Barcarolle (Offenbach) on Lever Harp?

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    Randy Schmidt on #256722

    I am a church music director, not a harpist, and am unclear about how feasible it is for someone to play the barcarolle from Tales of Hoffman (only the harp part, of course) on a lever harp. I’ve arranged small sections of music that include pedal harp but have rarely had the availability of a musician and an instrument. Thus, my experience is pretty light. However, a lady who plays a lever harp appears to be available with her instrument for a church festival this fall which I am directing and I am evaluating writing an arrangement of the barcarolle for a small ensemble that would utilize the original harp part. I just don’t know if it’s manageable on a lever harp, particularly because the lady seems hesitant about her ability to play it. Please advise if the part is really only practical on a pedal harp and not on a lever harp.
    Thank you,

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    balfour-knight on #256724

    Hello Randy,

    Perhaps I can help with your question. I play both the pedal harp and lever harp professionally. It would depend on the skill of the lever harpist and how comfortable she is with changing many levers. Whereas the pedal harpist can have instant pitch changes in all octaves with the mere use of a foot on a pedal, the lever harpist must change the pitch of each note individually, usually only with the left hand. Also, the pedal harp has a double action, which means that flats, naturals, and sharps are possible on all strings. Only the open string and one semitone higher are possible on each string of a lever harp.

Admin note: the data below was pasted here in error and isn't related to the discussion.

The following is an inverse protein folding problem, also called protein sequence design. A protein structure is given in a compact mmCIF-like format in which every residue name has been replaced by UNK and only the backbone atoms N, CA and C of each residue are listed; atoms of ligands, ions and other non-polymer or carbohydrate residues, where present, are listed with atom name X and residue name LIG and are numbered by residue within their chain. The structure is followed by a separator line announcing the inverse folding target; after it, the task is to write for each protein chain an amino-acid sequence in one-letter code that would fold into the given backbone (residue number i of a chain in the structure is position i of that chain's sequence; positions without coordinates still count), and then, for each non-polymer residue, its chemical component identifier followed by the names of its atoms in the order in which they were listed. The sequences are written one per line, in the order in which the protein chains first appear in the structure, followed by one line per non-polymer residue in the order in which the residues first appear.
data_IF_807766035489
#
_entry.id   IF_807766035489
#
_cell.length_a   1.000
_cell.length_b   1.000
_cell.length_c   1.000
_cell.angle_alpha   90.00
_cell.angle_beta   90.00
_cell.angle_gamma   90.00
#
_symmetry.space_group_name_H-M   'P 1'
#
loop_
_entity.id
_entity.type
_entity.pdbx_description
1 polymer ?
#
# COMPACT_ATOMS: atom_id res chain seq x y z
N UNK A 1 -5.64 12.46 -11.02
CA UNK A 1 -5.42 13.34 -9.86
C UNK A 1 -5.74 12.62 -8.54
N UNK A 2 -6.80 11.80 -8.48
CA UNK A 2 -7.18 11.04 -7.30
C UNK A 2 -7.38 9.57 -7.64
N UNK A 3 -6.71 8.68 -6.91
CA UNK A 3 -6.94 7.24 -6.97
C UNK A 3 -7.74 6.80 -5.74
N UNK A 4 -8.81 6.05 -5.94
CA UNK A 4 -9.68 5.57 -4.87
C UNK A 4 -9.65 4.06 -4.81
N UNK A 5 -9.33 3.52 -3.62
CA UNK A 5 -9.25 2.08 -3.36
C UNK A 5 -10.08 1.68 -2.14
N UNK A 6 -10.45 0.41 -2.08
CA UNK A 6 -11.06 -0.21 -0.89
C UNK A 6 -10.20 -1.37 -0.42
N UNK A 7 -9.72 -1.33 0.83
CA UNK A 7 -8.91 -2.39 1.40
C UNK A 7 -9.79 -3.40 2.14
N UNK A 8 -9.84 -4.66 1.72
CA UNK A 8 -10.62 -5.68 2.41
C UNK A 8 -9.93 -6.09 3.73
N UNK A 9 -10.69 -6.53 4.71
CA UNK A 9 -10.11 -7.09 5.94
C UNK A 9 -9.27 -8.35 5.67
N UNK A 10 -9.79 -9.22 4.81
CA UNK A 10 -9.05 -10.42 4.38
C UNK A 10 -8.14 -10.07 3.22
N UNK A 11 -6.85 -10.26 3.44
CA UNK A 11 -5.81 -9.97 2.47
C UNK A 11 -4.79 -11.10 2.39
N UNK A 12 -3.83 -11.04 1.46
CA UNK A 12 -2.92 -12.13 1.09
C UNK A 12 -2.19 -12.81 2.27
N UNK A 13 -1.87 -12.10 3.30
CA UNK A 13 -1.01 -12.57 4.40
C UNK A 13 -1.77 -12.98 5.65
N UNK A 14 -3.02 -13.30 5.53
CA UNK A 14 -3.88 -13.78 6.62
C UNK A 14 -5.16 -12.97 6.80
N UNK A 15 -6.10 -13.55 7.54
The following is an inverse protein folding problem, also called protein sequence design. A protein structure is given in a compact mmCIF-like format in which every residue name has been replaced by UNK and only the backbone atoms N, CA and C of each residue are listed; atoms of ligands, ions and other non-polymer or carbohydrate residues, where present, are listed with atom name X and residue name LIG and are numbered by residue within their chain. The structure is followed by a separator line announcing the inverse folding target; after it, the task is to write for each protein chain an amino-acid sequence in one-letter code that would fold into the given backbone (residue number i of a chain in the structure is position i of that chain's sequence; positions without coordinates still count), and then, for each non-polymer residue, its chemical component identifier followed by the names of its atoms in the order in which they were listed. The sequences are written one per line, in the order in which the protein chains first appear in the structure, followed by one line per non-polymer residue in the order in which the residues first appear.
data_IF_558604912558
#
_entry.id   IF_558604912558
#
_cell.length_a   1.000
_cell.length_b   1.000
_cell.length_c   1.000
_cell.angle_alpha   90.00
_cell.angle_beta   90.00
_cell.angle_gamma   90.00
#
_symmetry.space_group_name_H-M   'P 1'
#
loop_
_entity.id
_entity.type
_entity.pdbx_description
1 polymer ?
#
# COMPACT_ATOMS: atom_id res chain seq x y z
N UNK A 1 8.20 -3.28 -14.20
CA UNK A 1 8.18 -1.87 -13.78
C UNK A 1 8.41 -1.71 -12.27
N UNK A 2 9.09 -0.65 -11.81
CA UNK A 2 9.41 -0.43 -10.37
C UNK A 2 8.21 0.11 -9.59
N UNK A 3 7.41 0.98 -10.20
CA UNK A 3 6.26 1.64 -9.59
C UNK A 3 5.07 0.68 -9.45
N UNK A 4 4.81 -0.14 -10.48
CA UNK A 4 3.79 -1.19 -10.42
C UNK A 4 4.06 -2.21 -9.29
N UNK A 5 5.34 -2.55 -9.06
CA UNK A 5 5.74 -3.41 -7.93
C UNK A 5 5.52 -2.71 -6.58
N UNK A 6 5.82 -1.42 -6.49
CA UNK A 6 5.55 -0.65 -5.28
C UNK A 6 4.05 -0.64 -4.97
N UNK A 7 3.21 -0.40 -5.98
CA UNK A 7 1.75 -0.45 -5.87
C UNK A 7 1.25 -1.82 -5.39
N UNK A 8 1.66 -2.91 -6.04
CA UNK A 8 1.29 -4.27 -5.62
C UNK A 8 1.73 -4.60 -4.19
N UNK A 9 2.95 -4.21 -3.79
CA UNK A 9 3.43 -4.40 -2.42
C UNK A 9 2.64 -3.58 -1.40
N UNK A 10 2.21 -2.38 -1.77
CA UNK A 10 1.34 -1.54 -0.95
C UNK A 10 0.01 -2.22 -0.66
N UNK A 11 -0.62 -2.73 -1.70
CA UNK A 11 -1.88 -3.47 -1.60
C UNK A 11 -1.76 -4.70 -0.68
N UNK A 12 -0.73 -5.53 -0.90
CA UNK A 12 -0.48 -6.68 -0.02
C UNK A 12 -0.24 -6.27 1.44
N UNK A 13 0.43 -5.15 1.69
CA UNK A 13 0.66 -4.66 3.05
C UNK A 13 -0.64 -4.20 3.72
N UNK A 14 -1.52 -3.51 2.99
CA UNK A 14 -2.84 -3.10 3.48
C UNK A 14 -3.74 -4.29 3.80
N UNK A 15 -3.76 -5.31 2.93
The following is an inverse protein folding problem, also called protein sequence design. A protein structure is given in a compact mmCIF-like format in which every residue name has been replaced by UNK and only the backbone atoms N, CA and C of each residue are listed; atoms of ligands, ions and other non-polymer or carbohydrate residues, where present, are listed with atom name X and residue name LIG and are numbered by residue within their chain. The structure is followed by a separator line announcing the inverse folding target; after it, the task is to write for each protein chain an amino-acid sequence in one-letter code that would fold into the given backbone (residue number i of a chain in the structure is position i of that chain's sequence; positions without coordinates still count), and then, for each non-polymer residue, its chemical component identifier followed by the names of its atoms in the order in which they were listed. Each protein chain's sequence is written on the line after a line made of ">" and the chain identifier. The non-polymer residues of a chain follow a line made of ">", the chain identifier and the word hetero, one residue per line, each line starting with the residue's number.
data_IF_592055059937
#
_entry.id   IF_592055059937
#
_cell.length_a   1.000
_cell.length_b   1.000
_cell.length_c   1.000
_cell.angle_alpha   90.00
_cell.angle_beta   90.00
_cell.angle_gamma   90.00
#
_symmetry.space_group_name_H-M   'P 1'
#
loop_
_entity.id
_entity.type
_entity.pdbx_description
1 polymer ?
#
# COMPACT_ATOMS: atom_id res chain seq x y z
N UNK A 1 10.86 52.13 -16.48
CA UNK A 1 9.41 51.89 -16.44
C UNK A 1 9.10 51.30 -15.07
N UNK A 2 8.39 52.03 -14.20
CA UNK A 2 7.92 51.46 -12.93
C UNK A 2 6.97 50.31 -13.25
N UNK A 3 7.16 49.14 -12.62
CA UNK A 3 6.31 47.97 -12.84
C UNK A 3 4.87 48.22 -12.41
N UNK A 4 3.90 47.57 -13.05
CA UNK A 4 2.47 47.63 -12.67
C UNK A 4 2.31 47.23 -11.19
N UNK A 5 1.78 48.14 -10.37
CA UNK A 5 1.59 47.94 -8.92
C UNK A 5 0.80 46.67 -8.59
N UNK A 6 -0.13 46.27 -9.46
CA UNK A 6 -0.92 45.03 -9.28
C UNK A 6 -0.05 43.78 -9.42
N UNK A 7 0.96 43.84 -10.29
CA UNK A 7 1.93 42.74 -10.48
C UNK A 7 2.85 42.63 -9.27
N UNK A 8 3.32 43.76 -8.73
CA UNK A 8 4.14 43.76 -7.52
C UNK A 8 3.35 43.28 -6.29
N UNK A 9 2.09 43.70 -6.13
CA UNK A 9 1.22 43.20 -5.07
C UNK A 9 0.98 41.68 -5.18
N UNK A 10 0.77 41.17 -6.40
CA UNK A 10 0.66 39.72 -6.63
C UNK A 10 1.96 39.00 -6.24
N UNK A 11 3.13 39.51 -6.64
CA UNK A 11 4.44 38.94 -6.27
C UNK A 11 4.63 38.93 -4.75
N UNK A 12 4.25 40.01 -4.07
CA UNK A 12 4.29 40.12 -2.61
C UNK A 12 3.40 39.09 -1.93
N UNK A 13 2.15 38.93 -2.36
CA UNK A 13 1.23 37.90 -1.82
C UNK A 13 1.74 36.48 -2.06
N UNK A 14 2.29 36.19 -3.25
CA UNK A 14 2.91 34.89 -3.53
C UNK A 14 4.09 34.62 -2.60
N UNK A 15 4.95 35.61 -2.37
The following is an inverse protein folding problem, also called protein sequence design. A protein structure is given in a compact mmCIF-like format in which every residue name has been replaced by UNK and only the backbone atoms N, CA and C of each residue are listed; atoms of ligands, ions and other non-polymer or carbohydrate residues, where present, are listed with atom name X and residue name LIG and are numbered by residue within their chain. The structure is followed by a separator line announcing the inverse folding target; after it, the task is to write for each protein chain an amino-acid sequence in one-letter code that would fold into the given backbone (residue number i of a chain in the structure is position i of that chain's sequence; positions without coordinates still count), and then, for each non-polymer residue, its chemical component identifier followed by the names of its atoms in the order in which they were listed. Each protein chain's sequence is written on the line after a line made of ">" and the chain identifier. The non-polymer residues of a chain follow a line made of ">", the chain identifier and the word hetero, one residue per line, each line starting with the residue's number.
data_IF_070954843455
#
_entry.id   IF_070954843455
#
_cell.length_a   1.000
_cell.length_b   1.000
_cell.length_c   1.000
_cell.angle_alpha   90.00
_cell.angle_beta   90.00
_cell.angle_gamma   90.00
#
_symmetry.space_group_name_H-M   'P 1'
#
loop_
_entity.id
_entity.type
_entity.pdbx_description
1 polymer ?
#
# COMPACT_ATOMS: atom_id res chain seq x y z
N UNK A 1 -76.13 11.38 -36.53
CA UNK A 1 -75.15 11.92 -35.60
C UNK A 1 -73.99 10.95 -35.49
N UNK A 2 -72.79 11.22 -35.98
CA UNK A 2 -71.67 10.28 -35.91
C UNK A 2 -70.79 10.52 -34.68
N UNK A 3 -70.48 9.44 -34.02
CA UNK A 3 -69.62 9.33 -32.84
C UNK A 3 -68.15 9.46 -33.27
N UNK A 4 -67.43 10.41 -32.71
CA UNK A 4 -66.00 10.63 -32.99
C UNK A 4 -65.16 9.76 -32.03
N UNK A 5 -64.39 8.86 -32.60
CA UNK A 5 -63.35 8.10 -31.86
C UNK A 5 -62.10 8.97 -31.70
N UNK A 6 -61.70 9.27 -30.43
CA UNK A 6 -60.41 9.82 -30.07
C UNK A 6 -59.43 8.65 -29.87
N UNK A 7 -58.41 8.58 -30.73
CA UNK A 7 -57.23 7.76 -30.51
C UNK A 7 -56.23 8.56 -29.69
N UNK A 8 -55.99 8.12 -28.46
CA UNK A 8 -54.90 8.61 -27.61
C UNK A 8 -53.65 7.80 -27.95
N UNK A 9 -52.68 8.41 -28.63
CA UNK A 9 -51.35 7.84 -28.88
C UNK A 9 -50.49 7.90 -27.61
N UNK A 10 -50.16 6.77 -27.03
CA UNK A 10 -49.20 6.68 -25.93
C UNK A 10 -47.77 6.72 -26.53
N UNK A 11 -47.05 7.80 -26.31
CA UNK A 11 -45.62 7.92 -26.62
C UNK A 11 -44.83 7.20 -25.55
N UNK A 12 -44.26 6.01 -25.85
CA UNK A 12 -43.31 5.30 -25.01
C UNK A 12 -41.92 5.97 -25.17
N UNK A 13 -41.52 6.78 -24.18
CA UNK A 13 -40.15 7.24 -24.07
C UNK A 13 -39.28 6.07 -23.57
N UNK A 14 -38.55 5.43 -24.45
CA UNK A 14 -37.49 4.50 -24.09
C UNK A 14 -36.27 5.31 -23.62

In looking over this harp part, I personally would be able to play it on the lever harp if I simplified it a bit. Keeping the tempo of the piece, there would only be time to change one lever at a time, instead of the several that need to be changed at the same time, so some notes could just be omitted. Using synonyms (enharmonic notes) such as D# in place of E flat, for example, would make it work on a lever harp tuned in the Key of C. A lever harp tuned in E flat would require a lot of levers engaged to just play in the Key of D, as the piece is written in, not counting all the accidentals!

    In general, this is why it is a pedal harp part, and not too practical on a lever harp as it is written. In your arrangement, with you knowing the limitations of the lever harp, maybe some of the difficult parts could be taken by other instruments in your ensemble. I would just present it to your harpist and see what she can come up with. Good luck with the performance this Fall!

    Best wishes,

    Randy Schmidt on #256727

    Hello, Balfour-Knight,

    Thank you for the explanation. I gathered there was more to it than I understood. The harpist is not advanced and is uncomfortable “playing every note” so I’ll work with her to make the part manageable.

    Thanks again,

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